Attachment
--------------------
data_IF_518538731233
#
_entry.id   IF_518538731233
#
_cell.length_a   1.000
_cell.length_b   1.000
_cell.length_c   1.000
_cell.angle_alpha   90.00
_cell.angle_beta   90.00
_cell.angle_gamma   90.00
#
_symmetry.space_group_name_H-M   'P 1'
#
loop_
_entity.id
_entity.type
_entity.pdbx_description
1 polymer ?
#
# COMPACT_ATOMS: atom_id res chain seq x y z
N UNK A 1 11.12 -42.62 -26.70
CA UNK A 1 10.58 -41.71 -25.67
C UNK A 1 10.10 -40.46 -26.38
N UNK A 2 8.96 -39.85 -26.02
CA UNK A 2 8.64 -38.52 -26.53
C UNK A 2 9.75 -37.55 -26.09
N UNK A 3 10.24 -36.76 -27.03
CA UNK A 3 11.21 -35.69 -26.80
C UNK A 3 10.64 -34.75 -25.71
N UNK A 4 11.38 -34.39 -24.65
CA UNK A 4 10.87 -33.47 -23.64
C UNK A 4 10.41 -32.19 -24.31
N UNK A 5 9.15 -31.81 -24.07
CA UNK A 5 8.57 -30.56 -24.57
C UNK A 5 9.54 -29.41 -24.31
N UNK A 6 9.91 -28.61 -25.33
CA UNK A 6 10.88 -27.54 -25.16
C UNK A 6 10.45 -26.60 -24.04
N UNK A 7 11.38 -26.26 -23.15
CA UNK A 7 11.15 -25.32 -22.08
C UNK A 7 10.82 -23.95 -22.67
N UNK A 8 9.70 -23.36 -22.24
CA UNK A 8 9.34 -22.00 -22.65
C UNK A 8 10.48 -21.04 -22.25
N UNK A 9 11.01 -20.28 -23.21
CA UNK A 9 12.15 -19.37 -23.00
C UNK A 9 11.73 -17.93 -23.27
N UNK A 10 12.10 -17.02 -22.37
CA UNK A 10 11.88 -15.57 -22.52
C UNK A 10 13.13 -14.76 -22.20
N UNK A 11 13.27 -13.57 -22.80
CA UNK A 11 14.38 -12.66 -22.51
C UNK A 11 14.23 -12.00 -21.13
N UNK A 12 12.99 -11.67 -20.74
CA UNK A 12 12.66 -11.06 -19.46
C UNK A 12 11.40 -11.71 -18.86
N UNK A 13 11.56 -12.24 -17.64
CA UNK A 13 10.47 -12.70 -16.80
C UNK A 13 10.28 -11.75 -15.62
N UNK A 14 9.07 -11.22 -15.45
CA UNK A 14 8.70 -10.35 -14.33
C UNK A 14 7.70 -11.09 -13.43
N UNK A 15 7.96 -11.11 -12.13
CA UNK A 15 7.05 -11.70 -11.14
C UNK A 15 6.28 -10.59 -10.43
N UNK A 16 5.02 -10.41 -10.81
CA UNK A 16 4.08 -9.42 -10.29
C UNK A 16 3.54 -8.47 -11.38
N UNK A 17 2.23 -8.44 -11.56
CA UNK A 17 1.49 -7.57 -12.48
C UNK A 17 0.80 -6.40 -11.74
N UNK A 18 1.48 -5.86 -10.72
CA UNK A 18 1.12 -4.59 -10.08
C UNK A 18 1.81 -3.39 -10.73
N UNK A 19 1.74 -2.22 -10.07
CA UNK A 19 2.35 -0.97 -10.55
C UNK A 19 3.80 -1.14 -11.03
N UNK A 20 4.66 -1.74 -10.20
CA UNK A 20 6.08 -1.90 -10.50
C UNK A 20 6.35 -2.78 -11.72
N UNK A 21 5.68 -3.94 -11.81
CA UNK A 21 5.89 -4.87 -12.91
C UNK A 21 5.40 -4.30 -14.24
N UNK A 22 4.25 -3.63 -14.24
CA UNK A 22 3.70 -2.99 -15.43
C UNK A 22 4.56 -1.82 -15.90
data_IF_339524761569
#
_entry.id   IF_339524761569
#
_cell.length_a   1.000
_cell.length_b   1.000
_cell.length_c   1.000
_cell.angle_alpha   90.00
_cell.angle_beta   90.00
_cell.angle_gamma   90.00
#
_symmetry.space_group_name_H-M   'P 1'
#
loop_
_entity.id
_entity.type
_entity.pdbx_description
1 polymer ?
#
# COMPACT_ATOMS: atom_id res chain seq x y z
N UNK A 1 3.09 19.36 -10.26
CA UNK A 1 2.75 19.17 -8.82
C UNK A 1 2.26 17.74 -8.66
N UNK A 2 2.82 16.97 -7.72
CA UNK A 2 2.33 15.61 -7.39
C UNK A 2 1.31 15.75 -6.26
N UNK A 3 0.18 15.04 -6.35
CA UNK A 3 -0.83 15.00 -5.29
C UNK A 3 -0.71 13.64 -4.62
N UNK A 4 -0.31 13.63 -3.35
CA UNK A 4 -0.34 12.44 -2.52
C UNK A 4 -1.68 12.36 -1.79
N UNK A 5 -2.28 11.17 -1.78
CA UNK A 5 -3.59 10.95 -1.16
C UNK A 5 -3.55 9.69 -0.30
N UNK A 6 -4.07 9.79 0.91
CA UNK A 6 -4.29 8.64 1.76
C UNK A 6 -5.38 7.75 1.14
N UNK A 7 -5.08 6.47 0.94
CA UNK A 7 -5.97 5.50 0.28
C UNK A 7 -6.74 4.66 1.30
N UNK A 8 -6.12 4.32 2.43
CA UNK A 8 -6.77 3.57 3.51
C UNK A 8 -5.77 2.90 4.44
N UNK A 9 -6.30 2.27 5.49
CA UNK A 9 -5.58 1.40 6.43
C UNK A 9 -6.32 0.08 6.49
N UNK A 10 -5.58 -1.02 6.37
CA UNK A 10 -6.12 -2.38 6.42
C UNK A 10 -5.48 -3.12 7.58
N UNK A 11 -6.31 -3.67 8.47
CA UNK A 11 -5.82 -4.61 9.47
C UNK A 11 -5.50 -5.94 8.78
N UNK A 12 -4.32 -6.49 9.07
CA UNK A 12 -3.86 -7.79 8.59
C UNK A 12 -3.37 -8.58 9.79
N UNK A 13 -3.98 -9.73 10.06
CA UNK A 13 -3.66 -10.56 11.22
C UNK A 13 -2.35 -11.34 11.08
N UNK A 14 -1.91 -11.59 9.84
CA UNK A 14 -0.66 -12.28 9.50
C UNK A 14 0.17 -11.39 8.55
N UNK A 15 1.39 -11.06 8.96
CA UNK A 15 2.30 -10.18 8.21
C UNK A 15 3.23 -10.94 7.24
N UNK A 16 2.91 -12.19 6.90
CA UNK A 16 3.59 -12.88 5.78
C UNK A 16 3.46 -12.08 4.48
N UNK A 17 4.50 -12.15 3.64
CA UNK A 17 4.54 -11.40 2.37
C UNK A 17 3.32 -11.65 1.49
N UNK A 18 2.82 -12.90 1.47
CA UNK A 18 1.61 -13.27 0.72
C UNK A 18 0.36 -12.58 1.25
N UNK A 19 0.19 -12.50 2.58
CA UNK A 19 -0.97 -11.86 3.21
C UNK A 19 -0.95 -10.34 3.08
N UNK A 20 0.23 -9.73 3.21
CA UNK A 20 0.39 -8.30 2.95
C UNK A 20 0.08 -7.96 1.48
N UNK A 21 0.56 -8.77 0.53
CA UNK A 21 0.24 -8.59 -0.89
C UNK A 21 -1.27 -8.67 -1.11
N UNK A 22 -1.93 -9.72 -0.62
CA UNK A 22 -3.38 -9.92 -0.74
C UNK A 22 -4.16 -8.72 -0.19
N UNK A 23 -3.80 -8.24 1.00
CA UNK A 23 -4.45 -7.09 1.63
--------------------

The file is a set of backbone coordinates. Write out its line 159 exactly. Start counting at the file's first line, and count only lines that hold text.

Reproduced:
CA UNK A 18 1.61 -13.27 0.72